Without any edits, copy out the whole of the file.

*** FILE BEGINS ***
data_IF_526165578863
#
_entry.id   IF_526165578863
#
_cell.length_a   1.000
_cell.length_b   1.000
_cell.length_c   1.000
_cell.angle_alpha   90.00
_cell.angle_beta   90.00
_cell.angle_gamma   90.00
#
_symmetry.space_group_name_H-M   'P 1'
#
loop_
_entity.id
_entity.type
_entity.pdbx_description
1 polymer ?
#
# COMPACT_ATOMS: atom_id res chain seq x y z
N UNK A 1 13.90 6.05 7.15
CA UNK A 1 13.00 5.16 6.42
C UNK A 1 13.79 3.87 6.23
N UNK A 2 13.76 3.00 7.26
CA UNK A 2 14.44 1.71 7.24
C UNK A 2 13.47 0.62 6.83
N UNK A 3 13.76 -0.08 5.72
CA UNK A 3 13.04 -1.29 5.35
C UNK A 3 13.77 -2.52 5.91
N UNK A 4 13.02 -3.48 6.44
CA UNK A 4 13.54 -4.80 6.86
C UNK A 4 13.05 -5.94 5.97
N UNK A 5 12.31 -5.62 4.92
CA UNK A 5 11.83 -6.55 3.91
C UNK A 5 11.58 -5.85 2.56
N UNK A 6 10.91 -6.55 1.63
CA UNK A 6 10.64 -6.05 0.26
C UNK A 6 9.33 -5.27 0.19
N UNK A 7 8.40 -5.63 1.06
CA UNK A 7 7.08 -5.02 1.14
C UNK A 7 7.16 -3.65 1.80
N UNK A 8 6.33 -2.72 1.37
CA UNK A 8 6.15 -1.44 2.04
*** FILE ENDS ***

data_IF_526165578863
#
_entry.id   IF_526165578863
#
_cell.length_a   1.000
_cell.length_b   1.000
_cell.length_c   1.000
_cell.angle_alpha   90.00
_cell.angle_beta   90.00
_cell.angle_gamma   90.00
#
_symmetry.space_group_name_H-M   'P 1'
#
loop_
_entity.id
_entity.type
_entity.pdbx_description
1 polymer ?
#
# COMPACT_ATOMS: atom_id res chain seq x y z
N UNK A 1 13.90 6.05 7.15
CA UNK A 1 13.00 5.16 6.42
C UNK A 1 13.79 3.87 6.23
N UNK A 2 13.76 3.00 7.26
CA UNK A 2 14.44 1.71 7.24
C UNK A 2 13.47 0.62 6.83
N UNK A 3 13.76 -0.08 5.72
CA UNK A 3 13.04 -1.29 5.35
C UNK A 3 13.77 -2.52 5.91
N UNK A 4 13.02 -3.48 6.44
CA UNK A 4 13.54 -4.80 6.86
C UNK A 4 13.05 -5.94 5.97
N UNK A 5 12.31 -5.62 4.92
CA UNK A 5 11.83 -6.55 3.91
C UNK A 5 11.58 -5.85 2.56
N UNK A 6 10.91 -6.55 1.63
CA UNK A 6 10.64 -6.05 0.26
C UNK A 6 9.33 -5.27 0.19
N UNK A 7 8.40 -5.63 1.06
CA UNK A 7 7.08 -5.02 1.14
C UNK A 7 7.16 -3.65 1.80
N UNK A 8 6.33 -2.72 1.37
CA UNK A 8 6.15 -1.44 2.04